The radiation plan also has checks and balances in that the dosimetrist, radiologist, and physicist, on the team double check the others work. They also run a modeling and simulation routine based on the 3-D imaging you have to verify the pattern what is supposed to be.

CK does use a higher dose of radiation. There is a major advantage to that and it has to do with the alpha/beta ratio of prostate cancer and its vulnerability to higher dosage rates. The precise tracking system is an evolution of technology over several years that allows SBRT to be used on an organ like the prostate that moves around.

If you consult with a CK center, ask them to show you how the build a radiation plan, and how the system works.

Good luck to you.


Posts: 8
Joined: May 2012

Thanks for all the information.

That article mentions “…the need for accuracy when delivering very high daily doses using SBRT is essential.” The radiology oncologist (RO) I saw yesterday indicated that the 5 CK treatments are very high radiation dosages and that if anything goes wrong at those high levels, it goes very, very wrong; and that the 39 treatments of IMRT was not as high dose (but, many more treatments). He also said that both IMRT and CK track for prostate motion and adjust for it. (Again, I was prompting him about all possible scenarios. Maybe too much information is not necessarily better?)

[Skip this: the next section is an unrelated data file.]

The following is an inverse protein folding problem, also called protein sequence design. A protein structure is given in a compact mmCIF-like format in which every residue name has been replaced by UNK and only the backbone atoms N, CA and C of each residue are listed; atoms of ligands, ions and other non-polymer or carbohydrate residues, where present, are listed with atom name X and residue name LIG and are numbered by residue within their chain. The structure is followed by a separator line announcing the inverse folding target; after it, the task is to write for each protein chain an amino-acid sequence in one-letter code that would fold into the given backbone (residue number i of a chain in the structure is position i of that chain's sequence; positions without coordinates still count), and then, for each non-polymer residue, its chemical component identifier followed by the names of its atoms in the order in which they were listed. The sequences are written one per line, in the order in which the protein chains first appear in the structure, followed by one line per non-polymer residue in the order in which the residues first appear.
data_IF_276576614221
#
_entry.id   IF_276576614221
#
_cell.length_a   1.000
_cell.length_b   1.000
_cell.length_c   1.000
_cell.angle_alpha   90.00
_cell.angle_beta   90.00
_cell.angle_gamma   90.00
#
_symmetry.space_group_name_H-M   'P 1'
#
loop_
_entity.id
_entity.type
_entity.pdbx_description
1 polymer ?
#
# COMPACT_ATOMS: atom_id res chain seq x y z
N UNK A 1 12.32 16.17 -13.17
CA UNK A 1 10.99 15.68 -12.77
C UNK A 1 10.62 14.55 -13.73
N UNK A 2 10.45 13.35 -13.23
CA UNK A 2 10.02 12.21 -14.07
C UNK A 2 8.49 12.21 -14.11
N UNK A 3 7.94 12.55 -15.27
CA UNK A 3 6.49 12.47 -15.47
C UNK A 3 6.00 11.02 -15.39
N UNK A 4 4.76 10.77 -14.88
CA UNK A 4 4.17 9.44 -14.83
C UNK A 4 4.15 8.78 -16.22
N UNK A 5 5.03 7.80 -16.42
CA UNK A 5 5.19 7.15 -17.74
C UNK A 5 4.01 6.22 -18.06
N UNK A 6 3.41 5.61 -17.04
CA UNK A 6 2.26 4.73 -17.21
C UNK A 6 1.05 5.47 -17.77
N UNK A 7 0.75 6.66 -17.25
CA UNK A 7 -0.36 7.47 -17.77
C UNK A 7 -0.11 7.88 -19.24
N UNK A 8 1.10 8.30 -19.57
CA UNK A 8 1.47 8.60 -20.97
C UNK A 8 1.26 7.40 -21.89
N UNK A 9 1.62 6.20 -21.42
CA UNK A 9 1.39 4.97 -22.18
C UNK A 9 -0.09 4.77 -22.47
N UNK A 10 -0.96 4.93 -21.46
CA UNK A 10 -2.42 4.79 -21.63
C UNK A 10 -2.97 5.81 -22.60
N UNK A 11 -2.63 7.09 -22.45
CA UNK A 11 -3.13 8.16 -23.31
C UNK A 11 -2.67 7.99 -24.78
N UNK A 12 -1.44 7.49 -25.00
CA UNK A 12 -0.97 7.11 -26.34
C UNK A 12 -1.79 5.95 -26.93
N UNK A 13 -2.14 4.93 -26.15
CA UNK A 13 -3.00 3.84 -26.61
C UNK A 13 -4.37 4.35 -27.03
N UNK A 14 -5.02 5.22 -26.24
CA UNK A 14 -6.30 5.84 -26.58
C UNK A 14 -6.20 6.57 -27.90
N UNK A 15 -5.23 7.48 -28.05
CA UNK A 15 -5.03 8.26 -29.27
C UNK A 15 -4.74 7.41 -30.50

Anyway, great reading material about CK. It’ll give me a few more questions to ask the CK doctor when I see him next.

The various blogs I’ve read related to prostate cancer as well as comments from my urologist and the RO mention that once treatment (whatever type) is done, that my outlook is good – perhaps 15+ years. That doesn’t sound very good – since I’m 56 right now – I was hoping for way more than 71 years old. (But, we’re only promised three-score and 10, right?) Is that simply them being conservative, is that all the data supports, or is that really all this buys me?

Again, thanks.

Posts: 694
Joined: Apr 2010


Welcome to the PCa forum. I admire the independent research you’re doing and the knowledge and level of questions you bring to this forum so soon after your PCa diagnosis. You seem to have a good understanding of the many complex issues surrounding PCa. Kudos to you for that.